Measuring our carbon footprint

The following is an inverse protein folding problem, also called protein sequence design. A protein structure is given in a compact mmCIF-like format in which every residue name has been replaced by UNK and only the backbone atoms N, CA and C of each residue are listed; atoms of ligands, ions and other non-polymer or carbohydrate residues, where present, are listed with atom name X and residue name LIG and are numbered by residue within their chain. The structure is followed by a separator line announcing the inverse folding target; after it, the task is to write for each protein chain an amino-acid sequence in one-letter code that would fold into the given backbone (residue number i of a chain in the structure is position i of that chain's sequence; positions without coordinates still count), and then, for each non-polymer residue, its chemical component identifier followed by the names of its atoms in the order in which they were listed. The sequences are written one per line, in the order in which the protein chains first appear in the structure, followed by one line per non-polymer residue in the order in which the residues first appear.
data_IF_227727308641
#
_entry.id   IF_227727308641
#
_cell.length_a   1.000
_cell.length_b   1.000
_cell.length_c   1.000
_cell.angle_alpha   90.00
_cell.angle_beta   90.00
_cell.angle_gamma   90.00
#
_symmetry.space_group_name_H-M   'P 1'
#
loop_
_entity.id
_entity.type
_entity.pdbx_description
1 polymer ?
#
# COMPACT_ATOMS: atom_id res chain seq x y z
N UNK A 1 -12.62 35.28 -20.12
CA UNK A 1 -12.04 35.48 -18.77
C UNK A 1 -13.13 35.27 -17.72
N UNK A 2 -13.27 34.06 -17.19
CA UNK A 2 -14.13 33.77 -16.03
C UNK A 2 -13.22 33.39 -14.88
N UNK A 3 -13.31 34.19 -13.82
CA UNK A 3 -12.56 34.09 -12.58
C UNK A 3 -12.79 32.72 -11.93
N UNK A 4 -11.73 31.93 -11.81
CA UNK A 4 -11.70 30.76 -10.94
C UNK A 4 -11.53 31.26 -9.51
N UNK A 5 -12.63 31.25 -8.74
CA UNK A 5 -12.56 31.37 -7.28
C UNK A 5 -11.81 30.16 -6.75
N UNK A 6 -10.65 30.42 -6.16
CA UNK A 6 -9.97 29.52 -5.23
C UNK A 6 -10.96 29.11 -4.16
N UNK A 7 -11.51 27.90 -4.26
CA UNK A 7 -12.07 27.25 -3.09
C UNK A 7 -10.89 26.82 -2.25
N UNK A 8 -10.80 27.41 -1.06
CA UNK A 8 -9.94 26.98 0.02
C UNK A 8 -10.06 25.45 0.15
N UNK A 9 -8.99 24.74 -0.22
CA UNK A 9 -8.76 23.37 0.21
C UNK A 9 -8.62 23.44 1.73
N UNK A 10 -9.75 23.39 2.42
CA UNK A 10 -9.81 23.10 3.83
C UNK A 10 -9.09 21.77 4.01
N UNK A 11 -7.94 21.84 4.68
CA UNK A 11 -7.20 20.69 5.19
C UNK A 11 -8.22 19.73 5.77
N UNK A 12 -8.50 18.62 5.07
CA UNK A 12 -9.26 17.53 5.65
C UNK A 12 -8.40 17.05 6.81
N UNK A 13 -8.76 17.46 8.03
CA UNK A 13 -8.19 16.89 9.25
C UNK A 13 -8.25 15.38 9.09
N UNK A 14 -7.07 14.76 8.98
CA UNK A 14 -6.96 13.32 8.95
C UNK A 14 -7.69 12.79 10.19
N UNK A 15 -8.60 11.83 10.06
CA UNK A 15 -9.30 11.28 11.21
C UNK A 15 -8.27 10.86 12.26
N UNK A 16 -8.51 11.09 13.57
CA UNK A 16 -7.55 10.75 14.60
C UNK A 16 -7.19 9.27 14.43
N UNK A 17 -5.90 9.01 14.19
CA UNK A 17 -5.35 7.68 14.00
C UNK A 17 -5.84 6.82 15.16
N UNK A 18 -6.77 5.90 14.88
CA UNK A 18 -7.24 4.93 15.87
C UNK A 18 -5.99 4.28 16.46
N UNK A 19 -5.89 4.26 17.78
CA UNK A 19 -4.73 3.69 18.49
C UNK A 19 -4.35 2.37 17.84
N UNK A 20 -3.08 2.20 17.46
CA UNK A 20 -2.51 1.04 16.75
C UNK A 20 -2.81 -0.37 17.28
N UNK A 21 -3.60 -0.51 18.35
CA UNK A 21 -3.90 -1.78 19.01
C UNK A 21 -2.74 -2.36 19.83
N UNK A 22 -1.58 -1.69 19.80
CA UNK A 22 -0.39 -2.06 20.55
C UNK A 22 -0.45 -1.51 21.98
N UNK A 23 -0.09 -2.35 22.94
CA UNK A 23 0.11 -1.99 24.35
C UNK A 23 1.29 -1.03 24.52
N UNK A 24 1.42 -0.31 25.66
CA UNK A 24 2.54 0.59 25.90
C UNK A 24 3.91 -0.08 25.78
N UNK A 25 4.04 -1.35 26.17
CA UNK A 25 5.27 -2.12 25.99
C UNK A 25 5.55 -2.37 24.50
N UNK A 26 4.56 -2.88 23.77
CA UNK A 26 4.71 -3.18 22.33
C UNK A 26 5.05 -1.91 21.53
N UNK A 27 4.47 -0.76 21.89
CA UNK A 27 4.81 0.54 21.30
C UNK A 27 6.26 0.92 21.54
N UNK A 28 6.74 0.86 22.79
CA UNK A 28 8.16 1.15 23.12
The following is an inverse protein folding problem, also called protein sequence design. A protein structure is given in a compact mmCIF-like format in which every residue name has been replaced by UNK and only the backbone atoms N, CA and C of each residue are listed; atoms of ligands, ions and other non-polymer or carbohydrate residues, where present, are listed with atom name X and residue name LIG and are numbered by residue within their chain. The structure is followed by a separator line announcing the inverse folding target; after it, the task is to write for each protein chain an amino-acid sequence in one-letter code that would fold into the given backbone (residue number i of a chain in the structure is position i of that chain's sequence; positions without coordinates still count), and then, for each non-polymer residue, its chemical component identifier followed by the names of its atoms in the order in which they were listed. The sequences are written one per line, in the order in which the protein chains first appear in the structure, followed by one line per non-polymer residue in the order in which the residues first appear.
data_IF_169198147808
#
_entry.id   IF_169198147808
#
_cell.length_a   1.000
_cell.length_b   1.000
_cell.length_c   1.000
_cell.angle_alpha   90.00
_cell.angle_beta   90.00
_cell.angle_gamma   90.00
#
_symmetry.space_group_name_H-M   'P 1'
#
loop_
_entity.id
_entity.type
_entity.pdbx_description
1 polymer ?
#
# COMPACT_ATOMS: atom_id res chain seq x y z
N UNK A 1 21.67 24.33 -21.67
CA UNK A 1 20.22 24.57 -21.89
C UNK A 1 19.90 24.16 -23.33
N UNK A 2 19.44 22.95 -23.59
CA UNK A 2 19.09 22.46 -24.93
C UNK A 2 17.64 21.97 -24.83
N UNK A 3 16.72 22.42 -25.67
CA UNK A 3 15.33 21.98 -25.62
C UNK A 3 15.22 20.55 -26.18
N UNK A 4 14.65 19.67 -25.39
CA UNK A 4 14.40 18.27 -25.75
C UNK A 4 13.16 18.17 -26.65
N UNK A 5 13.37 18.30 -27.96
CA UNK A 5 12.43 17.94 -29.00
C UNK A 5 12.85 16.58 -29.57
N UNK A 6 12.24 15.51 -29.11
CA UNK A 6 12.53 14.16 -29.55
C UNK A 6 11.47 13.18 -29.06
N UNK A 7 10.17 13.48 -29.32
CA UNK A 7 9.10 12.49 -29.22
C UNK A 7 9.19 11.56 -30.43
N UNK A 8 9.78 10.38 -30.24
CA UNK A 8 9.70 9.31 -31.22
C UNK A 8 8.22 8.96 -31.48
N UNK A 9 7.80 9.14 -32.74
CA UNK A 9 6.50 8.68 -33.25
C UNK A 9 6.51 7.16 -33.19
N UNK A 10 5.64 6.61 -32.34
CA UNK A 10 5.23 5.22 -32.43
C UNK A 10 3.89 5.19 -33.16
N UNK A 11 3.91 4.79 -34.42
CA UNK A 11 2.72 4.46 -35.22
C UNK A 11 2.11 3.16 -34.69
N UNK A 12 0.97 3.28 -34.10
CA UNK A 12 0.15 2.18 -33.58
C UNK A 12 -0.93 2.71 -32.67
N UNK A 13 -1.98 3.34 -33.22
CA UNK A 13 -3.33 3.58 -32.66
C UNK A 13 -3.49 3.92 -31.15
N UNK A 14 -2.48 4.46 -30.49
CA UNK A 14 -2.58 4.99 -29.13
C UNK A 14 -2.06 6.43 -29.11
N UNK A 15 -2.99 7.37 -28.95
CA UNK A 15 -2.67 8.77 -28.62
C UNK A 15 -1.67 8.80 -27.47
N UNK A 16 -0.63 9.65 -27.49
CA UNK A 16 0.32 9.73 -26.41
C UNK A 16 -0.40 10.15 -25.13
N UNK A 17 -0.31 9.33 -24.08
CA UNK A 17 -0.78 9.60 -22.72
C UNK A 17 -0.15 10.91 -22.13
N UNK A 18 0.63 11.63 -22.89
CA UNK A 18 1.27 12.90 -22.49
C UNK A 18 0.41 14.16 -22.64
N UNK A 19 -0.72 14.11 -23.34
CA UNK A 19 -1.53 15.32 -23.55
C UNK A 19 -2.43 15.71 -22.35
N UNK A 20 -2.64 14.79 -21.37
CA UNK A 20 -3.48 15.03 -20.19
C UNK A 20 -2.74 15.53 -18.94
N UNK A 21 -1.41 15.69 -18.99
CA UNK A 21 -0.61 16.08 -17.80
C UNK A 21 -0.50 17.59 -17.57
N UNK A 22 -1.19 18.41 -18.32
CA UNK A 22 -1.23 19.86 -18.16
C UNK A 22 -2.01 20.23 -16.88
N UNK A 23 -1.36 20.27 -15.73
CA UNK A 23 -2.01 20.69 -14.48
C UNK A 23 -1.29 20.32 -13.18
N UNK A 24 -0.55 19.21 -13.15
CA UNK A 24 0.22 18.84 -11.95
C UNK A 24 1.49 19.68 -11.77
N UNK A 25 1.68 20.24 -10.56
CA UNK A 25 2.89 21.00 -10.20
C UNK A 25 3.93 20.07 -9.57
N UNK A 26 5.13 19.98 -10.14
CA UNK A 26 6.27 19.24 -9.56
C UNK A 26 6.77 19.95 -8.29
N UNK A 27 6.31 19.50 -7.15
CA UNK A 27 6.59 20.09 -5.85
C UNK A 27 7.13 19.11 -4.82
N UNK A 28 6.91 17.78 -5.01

Going about our daily business; travelling to work, looking after our families at home and even just eating all contribute to the greenhouse gases that are heating up our atmosphere. Throughout our boom years we went on a sort of carbon binge pushing out ever greater levels of pollution as our consumption levels increased. We left the CO2 Limitation Agreements we signed behind us in the dust as we blazed our way to our bright new future. We left our European and World partners amazed at our ability to create an economic miracle and at the same time aghast at our capacity for excess. If everyone in the world lived like we do, we’d need the atmosphere and resources of 6 planet Earths. Clearly the Irish model is not something we can boast about or can afford to have it replicated around the world. As we now face a very different future economy it’s time to settle our bill as it were and deal with our carbon hangover. The good news is that as we prepare to tighten our belts in a faltering economy there are real individual savings to be made, if we can finally wake up to this global problem. Could it be that a recession could be one of the key ways of dealing with our carbon addiction? Today we are going to explore our carbon footprint, explain what it means and show ways we can reduce it, best of all we are going to show how we can all save money doing it. Do you know what your carbon footprint is? No. Well I’d say it’s your impact on the environment maybe the amount of energy that you are wasting maybe in household or cars. Have you ever tried to calculate your carbon footprint? No I’ve never done that I know you can on the internet. You can calculate exactly how much your carbon footprint is based on how much electricity you are using and stuff like this. The average output of greenhouse gases per person in Ireland today is 17 tonnes per year. As individuals, we can do little about 9 tonnes of this, caused by our social and economic activity and infrastructure. The other 8 tonnes however are directly within our control and it’s here we can make real savings. If you want to know what 1 tonne of CO2 looks like imagine a swimming pool 25 metres long, 10 metres wide and 2 metres deep. In order to stop global warming we need to get down to 2 tonnes of greenhouse gases per person per year. How are we going to do that? Frank, how much greenhouse gases have we put up into the atmosphere since the Industrial Revolution? Well right now we’re about double what we were before the Industrial Revolution so we have actually doubled the concentration of greenhouse gas in the atmosphere which is quite an achievement, if you think about it. And how does Ireland perform in all of this? We’re pretty bad. There are reasons for that; I mean, we have a large agriculture sector which contributes to it and also the way we generate our energy is also quite heavily dependent on the use of fossil fuels. And it’s inefficient. And it’s inefficient. So if we are going to calculate our own personal carbon footprint what do we need to know about our transport in terms of the fuel we consume? Well typically if you go to one of these calculators you should have some knowledge of your activities, you need to know the key activities that you are dealing with such as perhaps the distance you would travel to work, or the distance you’d travel on a daily or a weekly basis. Also if you have your electricity bill, you can get the number of kilowatt hours that you’ve used and by having accurate information about these activities you can get a more accurate number of your own emissions associated with your lifestyle. Do you think we can get a big reduction in our own personal carbon footprint? Most people have a significant potential to reduce their emissions and if you look at the way the European Union is going, they have recently indicated that 2 tonnes per person would be a long-term goal in terms of greenhouse gas emissions. So if we are around 8 in our own personal activities, that gives you an indication of the type of challenges that we are facing. It’s time for us all to realise that we’re on a deadly path right now to a significant amount of global warming and sea level rise. Ireland is one and a half times the European average per person in greenhouse gas emissions. At our present rate we’ll exceed our proposed greenhouse gas reduction targets for 2020 by millions of tonnes. I decided it was a good idea to calculate our carbon footprint for real, so I paid a visit to our volunteer who had agreed to act as a guinea pig. Hi Yvonne. Hi Duncan, welcome. So before we actually tackle the calculation the things we are going to find on a carbon calculator are going to be first of all the amount of electricity we use in our home, the amount of heating we use in our home, the amount of travel we do, whether it’s by car or by public transport and then finally the amount of air travel we do or travelling abroad. So they’re the 4 areas. If we start with your transport, Yvonne often drives up and down from Dublin to Cork and uses her car for short journeys into town even though there’s public transport. She also likes her foreign holidays so that gets her off to a bad start. Do you fly much? I do yeah, I absolutely love my sun holidays I have to admit so I try and get away a few times a year. So electricity in the home next and there’s five of you sharing this house isn’t there? That’s correct Duncan. Again 5 people coming and going at different times is a disaster for her footprint as the lights and appliances are rarely off and everyone cooks at different times. She’ll have to look to her housemates for help if she’s going to bring down her CO2. So now let’s look at your space heating here and your hot water heating. There are huge savings to be made by reducing the heating in a house like this; turning down the thermostat and minimising the use of the electric emersion for hot water would also help to bring down her total CO2. Obviously you’ve got a big problem here because oil first of all is very carbon intensive, your house is badly insulated, it’s a large house and you seem to heat the rooms quite warm. We do yes and we tend to leave the doors open because people are always in or out and there’s somebody cooking in the kitchen while someone’s watching TV. Okay Yvonne the moment of truth. Final figures coming up and I think you shouldn’t look here at the moment. Okay. Yeah 21.28 tonnes. That’s bad. Yeah but there’s a lot you can do I think after talking to you, I can see this being dramatically brought down, you can get that down to half actually. Really? I’d appreciate any tips because that is really bad, I’m actually really shocked. I left a camera with Yvonne and asked her to get her housemates to help her reduce her carbon number. So these are my friends. This is Catriona… hi Niamh… and today we are going to find out what my carbon footprint is like and see if we can do something about it for the better. This is the number one problem we have with you I’ve never seen it full Abby why is that? Because you fill it up with two cups and then you press the button. Okay? What are you doing Niamh? I’m putting the fire on. You don’t need to put the fire on, put a cardigan on. We need to turn down the thermostat according to Duncan I’ve never done that before. I think this is the timer put it on for less time that would probably save energy… Yes like an hour less. Yvonne and her housemates are doing well but she can do a lot more by tackling her transport issue so I’ve lined up a surprise for her. What are you doing? I’m going out. Where? To the shop. Come here, can you get some of those energy saving CFL bulbs? Sure Hi Yvonne. Hi come in. This is your present. Oh my God wow, really? So now you won’t be driving so much in your car. You can cycle all the way from Cork. My first bike! Your first bike. Thank you so much. What we’ve been talking about may seem extraordinary if you are hearing it for the first time but as we start to put a price on carbon we’ll all be looking for ways to cut back because it’s going to hit us where it hurts us most – in our pockets. Live where you can drive less. Eat less meat. Set concrete goals to reduce travel. Buy organic products. If you can, walk, use a bike or public transport. Choose your own car for you, make sure it’s the right size for your needs. Use lights and household appliances which cost less to run Reduce the environmental cost of heating and hot water. Think twice before buying another car. To calculate your own carbon footprint log onto change.ie or greenme.ie